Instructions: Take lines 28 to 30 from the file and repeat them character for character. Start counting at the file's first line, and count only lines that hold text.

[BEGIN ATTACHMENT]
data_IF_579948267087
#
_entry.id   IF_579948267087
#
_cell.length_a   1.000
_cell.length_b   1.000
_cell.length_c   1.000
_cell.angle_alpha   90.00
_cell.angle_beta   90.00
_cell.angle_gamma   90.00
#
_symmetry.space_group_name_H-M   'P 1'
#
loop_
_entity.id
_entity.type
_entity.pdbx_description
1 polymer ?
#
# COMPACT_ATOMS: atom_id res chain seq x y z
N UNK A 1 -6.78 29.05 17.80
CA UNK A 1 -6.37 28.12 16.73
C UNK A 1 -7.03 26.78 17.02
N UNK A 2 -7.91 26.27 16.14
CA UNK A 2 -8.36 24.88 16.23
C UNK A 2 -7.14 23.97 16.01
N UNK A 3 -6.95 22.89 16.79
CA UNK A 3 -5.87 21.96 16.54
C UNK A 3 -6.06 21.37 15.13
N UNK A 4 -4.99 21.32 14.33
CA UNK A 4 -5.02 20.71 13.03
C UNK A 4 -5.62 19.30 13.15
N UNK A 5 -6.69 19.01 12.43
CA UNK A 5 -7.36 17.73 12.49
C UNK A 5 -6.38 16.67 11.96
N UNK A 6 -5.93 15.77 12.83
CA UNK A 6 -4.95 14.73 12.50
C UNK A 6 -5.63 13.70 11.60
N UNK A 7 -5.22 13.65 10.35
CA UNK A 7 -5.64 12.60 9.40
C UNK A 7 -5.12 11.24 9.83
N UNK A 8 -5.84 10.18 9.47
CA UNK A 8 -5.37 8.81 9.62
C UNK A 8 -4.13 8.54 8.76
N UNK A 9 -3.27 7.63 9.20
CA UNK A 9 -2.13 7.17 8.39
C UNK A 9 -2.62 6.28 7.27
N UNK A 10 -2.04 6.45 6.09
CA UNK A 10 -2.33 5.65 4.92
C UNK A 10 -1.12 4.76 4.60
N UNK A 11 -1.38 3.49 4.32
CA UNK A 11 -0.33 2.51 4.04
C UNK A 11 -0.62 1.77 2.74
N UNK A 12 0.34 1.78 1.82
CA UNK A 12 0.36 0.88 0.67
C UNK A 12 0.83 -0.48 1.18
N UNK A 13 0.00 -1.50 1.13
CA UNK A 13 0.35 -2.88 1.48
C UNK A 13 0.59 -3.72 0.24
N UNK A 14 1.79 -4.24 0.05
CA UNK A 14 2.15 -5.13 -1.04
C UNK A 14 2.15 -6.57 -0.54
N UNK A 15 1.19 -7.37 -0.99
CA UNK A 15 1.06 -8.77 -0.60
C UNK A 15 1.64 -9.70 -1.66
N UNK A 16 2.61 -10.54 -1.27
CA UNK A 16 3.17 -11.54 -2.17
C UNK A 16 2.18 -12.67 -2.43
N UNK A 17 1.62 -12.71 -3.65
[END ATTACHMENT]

CA UNK A 3 -5.87 21.96 16.54
C UNK A 3 -6.06 21.37 15.13
N UNK A 4 -4.99 21.32 14.33